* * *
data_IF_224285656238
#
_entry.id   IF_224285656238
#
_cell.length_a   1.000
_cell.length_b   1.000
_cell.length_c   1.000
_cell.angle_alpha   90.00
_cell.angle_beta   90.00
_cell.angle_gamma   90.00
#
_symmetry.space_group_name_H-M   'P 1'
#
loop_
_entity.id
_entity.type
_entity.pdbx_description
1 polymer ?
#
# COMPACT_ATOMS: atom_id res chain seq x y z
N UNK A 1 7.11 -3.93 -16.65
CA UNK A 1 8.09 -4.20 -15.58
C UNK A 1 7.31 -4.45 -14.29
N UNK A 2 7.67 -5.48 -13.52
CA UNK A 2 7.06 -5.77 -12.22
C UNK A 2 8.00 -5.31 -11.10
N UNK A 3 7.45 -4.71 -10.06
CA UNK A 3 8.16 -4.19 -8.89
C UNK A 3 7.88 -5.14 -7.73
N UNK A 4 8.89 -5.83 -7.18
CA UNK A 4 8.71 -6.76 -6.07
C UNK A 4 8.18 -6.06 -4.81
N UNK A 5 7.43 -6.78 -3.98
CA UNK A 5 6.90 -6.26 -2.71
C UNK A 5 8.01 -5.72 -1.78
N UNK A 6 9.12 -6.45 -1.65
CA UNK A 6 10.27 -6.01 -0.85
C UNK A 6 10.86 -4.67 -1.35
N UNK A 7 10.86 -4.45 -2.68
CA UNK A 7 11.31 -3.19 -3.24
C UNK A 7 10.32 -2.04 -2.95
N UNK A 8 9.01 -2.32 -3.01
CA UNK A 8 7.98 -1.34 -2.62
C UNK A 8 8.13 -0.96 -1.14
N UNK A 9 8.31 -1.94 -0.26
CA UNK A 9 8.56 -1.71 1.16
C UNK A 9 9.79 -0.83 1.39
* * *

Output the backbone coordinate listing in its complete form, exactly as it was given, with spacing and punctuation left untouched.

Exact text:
data_IF_224285656238
#
_entry.id   IF_224285656238
#
_cell.length_a   1.000
_cell.length_b   1.000
_cell.length_c   1.000
_cell.angle_alpha   90.00
_cell.angle_beta   90.00
_cell.angle_gamma   90.00
#
_symmetry.space_group_name_H-M   'P 1'
#
loop_
_entity.id
_entity.type
_entity.pdbx_description
1 polymer ?
#
# COMPACT_ATOMS: atom_id res chain seq x y z
N UNK A 1 7.11 -3.93 -16.65
CA UNK A 1 8.09 -4.20 -15.58
C UNK A 1 7.31 -4.45 -14.29
N UNK A 2 7.67 -5.48 -13.52
CA UNK A 2 7.06 -5.77 -12.22
C UNK A 2 8.00 -5.31 -11.10
N UNK A 3 7.45 -4.71 -10.06
CA UNK A 3 8.16 -4.19 -8.89
C UNK A 3 7.88 -5.14 -7.73
N UNK A 4 8.89 -5.83 -7.18
CA UNK A 4 8.71 -6.76 -6.07
C UNK A 4 8.18 -6.06 -4.81
N UNK A 5 7.43 -6.78 -3.98
CA UNK A 5 6.90 -6.26 -2.71
C UNK A 5 8.01 -5.72 -1.78
N UNK A 6 9.12 -6.45 -1.65
CA UNK A 6 10.27 -6.01 -0.85
C UNK A 6 10.86 -4.67 -1.35
N UNK A 7 10.86 -4.45 -2.68
CA UNK A 7 11.31 -3.19 -3.24
C UNK A 7 10.32 -2.04 -2.95
N UNK A 8 9.01 -2.32 -3.01
CA UNK A 8 7.98 -1.34 -2.62
C UNK A 8 8.13 -0.96 -1.14
N UNK A 9 8.31 -1.94 -0.26
CA UNK A 9 8.56 -1.71 1.16
C UNK A 9 9.79 -0.83 1.39